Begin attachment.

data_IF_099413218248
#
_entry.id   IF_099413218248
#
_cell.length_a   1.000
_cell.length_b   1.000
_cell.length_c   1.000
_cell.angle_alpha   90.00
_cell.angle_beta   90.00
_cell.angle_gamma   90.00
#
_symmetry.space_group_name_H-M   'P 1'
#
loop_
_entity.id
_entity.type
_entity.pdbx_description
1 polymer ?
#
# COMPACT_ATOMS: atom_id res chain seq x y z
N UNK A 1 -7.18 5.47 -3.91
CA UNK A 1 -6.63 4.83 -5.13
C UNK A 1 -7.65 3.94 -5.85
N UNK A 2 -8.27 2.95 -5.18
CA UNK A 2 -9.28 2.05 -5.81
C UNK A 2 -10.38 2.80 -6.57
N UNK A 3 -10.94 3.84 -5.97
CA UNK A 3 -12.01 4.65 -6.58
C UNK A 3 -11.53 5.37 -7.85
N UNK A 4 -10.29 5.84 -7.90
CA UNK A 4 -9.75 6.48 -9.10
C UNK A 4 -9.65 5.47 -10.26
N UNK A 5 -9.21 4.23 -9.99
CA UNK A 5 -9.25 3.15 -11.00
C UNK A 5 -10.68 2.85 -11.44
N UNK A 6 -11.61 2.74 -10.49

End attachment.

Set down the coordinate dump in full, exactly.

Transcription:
data_IF_099413218248
#
_entry.id   IF_099413218248
#
_cell.length_a   1.000
_cell.length_b   1.000
_cell.length_c   1.000
_cell.angle_alpha   90.00
_cell.angle_beta   90.00
_cell.angle_gamma   90.00
#
_symmetry.space_group_name_H-M   'P 1'
#
loop_
_entity.id
_entity.type
_entity.pdbx_description
1 polymer ?
#
# COMPACT_ATOMS: atom_id res chain seq x y z
N UNK A 1 -7.18 5.47 -3.91
CA UNK A 1 -6.63 4.83 -5.13
C UNK A 1 -7.65 3.94 -5.85
N UNK A 2 -8.27 2.95 -5.18
CA UNK A 2 -9.28 2.05 -5.81
C UNK A 2 -10.38 2.80 -6.57
N UNK A 3 -10.94 3.84 -5.97
CA UNK A 3 -12.01 4.65 -6.58
C UNK A 3 -11.53 5.37 -7.85
N UNK A 4 -10.29 5.84 -7.90
CA UNK A 4 -9.75 6.48 -9.10
C UNK A 4 -9.65 5.47 -10.26
N UNK A 5 -9.21 4.23 -9.99
CA UNK A 5 -9.25 3.15 -11.00
C UNK A 5 -10.68 2.85 -11.44
N UNK A 6 -11.61 2.74 -10.49